I wonder how many other universities are going through this process. Within one department the levels of “productivity” vary widely, and across disciplines the problem is only harder. The job faced by administrators is tough — how do they know where things can improve? But relying on opaque analytics is at best “statist-ism” and at worst reading entrails.
Rutgers is moving to a new email system based on Microsoft Office 365 and we’re required to conduct all University business through that emai address. This is all happening after a brief stint with Google Apps, around which I have built a lot of my work processes, so who knows how this will shake out. Our faculty union is concerned because Rutgers is exerting more corporate-like control over the email — they reserve the right to delete our emails without notification, and it’s unclear if they also reserve the right to read them. Time to adopt stronger encryption, methinks. In the light of email monitoring at the University of Wisconsin I imagine New Jersey may be headed down the same path.
All of this got me thinking about how I have tried over the last few years to keep separate work and personal emails, but that this is a bit of a new thing. Many people got their first “real” email address from college, and I sent all of my personal email from my MIT account. After college I developed an inconsisten approach to email: I used my forwarded my to my grad school account, used it as my login for Manuscript Central and reviewing sites, and even used it as my contact email for publications, since it was ostensibly “permanent.” However, in the last year I finally switched over and forwarded my college address to my personal address — as a student my email was personal, not professional, and I shouldn’t use that “identity” as my academic identity.
Every once in a while we get a story about inappropriate emails being sent from work addresses and I wonder if some of that comes from this blurry line between work and personal email addresses. How has that division evolved over time?
One of the classes I enjoyed the most in undergrad was Bob Gallager’s digital communications class, 6.450. I was reminded of what an engaging lecturer he was yesterday when I attended the Bell Labs Shannon Celebration yesterday. Unfortunately, it being the last week of the semester, I could not attend today’s more technical talks. Gallager gave a nice concise summary of what he learned from Shannon about how to do good theory work:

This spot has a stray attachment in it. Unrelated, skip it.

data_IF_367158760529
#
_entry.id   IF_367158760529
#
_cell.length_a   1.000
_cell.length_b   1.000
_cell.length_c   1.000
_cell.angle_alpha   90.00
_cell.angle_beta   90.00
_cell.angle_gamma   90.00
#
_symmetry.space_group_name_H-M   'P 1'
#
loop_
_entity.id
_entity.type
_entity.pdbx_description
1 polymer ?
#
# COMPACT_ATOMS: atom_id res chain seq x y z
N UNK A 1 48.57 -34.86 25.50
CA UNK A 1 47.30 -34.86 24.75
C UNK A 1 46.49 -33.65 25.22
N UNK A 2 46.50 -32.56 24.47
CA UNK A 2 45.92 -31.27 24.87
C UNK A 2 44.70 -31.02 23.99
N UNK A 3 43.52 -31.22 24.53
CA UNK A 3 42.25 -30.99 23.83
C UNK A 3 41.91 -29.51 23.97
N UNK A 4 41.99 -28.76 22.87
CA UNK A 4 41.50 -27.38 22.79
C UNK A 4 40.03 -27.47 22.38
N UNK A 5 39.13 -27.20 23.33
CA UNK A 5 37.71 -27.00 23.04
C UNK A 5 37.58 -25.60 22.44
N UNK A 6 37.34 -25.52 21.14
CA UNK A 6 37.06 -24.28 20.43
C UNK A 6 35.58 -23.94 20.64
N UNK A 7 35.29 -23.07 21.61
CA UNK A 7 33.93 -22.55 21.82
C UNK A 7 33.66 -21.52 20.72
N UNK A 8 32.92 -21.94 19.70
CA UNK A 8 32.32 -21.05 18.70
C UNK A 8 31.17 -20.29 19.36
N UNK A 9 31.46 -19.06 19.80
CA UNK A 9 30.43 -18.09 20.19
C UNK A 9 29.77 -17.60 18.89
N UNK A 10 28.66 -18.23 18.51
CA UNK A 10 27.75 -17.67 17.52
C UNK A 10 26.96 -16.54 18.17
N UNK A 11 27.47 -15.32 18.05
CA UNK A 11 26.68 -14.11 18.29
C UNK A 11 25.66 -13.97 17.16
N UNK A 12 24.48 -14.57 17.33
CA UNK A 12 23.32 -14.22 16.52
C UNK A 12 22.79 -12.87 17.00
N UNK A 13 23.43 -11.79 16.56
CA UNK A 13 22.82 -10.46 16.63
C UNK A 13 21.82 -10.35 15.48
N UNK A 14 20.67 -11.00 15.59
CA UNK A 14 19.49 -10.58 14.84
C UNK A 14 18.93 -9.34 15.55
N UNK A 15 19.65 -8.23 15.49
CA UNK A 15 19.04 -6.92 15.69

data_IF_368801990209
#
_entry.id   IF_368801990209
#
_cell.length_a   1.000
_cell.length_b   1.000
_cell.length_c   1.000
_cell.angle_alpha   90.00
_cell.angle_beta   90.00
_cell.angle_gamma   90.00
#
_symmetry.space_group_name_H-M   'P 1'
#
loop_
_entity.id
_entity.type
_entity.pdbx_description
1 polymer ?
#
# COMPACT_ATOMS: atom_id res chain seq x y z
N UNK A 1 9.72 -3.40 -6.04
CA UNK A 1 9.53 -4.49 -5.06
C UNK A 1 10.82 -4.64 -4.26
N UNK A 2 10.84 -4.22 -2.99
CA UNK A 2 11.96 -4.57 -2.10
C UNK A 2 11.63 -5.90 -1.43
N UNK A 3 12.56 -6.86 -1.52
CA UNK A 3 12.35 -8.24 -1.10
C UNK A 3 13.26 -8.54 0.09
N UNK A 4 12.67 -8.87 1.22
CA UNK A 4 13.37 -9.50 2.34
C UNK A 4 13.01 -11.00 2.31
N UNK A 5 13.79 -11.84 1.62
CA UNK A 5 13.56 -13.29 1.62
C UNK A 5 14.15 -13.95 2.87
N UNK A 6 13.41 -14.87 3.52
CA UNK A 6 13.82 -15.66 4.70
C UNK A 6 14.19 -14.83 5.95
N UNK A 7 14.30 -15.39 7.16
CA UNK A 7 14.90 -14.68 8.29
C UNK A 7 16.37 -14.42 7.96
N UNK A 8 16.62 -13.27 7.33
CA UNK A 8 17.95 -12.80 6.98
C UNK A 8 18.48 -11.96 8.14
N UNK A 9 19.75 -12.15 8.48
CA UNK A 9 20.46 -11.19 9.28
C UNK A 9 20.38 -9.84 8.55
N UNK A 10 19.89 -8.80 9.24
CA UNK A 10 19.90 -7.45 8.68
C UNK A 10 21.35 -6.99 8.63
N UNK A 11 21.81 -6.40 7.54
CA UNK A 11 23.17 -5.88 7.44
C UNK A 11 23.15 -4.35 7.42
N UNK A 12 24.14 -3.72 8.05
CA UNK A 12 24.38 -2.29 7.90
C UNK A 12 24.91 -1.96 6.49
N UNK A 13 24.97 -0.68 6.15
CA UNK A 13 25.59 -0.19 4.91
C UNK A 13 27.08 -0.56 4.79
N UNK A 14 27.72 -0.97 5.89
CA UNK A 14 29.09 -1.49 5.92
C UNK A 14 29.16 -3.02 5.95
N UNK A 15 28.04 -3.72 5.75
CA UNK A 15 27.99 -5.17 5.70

- Simplify the problem
- Relate it to other problems
- Restate the problem in as many ways as possible
- Break the problem into pieces
- Avoid getting locked into thinking ruts
As he said, “it’s a process of doing research… each one [step] gives you a little insight.” It’s tempting, as a theorist, to claim that at the end of this process you’ve solved the “fundamental” problem, but Gallager admonished us to remember that the first step is to simplify, often dramatically. As Alfred North Whitehead said, we should “seek simplicity and distrust it.”
I am trying to understand how family leave works for graduate students at different schools. More specifically, I am interested in how the finances for family leave work. Graduate students at Rutgers (as at many schools) are covered by a union contract. The contract specifies that in case of a pregnancy, the mother can take 6 weeks of paid leave recovery time plus an additional 8 weeks of paid leave family time. Non-carrying parents can take 8 weeks of paid leave for family time. While not generous by European standards, it’s better than what I would expect (ah, low expectations) here in the US.
This raises the question of how the university pays for the leave time. Students are either teaching or research assistants. 14 weeks off from teaching might include most of a semester, so the department needs a substitute. Trying to give the student an “easy TA” and still expecting them to come and teach when they are entitled to the leave is shady (although I have heard this idea floated). If they are paid through a grant, how should the leave time be charged?